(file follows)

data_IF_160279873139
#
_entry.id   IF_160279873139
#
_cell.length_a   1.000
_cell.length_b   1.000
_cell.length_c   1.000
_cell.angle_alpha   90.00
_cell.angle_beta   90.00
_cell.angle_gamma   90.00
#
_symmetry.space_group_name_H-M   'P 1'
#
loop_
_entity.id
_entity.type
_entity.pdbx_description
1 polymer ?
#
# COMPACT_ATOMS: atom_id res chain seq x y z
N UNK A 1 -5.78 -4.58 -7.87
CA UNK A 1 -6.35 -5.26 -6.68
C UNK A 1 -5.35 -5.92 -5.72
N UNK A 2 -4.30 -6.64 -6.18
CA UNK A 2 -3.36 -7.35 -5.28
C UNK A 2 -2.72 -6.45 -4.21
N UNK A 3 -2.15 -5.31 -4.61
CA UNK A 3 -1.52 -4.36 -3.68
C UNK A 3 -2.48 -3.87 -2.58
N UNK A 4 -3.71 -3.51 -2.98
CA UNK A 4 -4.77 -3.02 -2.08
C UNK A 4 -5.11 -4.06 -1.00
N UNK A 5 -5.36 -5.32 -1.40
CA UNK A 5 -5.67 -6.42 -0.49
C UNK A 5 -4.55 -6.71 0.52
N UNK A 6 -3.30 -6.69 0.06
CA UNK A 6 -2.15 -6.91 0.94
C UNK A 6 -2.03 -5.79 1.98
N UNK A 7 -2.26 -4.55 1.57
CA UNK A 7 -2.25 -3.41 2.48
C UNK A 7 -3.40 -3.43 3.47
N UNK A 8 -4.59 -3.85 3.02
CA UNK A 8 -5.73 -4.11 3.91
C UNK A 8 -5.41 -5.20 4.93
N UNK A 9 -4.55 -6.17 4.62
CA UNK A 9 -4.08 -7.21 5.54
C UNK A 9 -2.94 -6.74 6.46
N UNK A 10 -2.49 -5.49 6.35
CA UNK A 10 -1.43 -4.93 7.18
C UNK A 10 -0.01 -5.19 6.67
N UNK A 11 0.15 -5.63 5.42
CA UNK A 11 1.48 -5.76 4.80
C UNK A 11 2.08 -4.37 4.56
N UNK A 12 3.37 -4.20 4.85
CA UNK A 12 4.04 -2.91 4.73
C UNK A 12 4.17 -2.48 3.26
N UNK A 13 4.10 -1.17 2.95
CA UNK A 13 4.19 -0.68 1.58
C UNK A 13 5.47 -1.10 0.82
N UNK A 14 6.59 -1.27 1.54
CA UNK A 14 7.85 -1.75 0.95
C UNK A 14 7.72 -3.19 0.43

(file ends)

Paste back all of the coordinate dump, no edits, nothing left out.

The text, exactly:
data_IF_160279873139
#
_entry.id   IF_160279873139
#
_cell.length_a   1.000
_cell.length_b   1.000
_cell.length_c   1.000
_cell.angle_alpha   90.00
_cell.angle_beta   90.00
_cell.angle_gamma   90.00
#
_symmetry.space_group_name_H-M   'P 1'
#
loop_
_entity.id
_entity.type
_entity.pdbx_description
1 polymer ?
#
# COMPACT_ATOMS: atom_id res chain seq x y z
N UNK A 1 -5.78 -4.58 -7.87
CA UNK A 1 -6.35 -5.26 -6.68
C UNK A 1 -5.35 -5.92 -5.72
N UNK A 2 -4.30 -6.64 -6.18
CA UNK A 2 -3.36 -7.35 -5.28
C UNK A 2 -2.72 -6.45 -4.21
N UNK A 3 -2.15 -5.31 -4.61
CA UNK A 3 -1.52 -4.36 -3.68
C UNK A 3 -2.48 -3.87 -2.58
N UNK A 4 -3.71 -3.51 -2.98
CA UNK A 4 -4.77 -3.02 -2.08
C UNK A 4 -5.11 -4.06 -1.00
N UNK A 5 -5.36 -5.32 -1.40
CA UNK A 5 -5.67 -6.42 -0.49
C UNK A 5 -4.55 -6.71 0.52
N UNK A 6 -3.30 -6.69 0.06
CA UNK A 6 -2.15 -6.91 0.94
C UNK A 6 -2.03 -5.79 1.98
N UNK A 7 -2.26 -4.55 1.57
CA UNK A 7 -2.25 -3.41 2.48
C UNK A 7 -3.40 -3.43 3.47
N UNK A 8 -4.59 -3.85 3.02
CA UNK A 8 -5.73 -4.11 3.91
C UNK A 8 -5.41 -5.20 4.93
N UNK A 9 -4.55 -6.17 4.62
CA UNK A 9 -4.08 -7.21 5.54
C UNK A 9 -2.94 -6.74 6.46
N UNK A 10 -2.49 -5.49 6.35
CA UNK A 10 -1.43 -4.93 7.18
C UNK A 10 -0.01 -5.19 6.67
N UNK A 11 0.15 -5.63 5.42
CA UNK A 11 1.48 -5.76 4.80
C UNK A 11 2.08 -4.37 4.56
N UNK A 12 3.37 -4.20 4.85
CA UNK A 12 4.04 -2.91 4.73
C UNK A 12 4.17 -2.48 3.26
N UNK A 13 4.10 -1.17 2.95
CA UNK A 13 4.19 -0.68 1.58
C UNK A 13 5.47 -1.10 0.82
N UNK A 14 6.59 -1.27 1.54
CA UNK A 14 7.85 -1.75 0.95
C UNK A 14 7.72 -3.19 0.43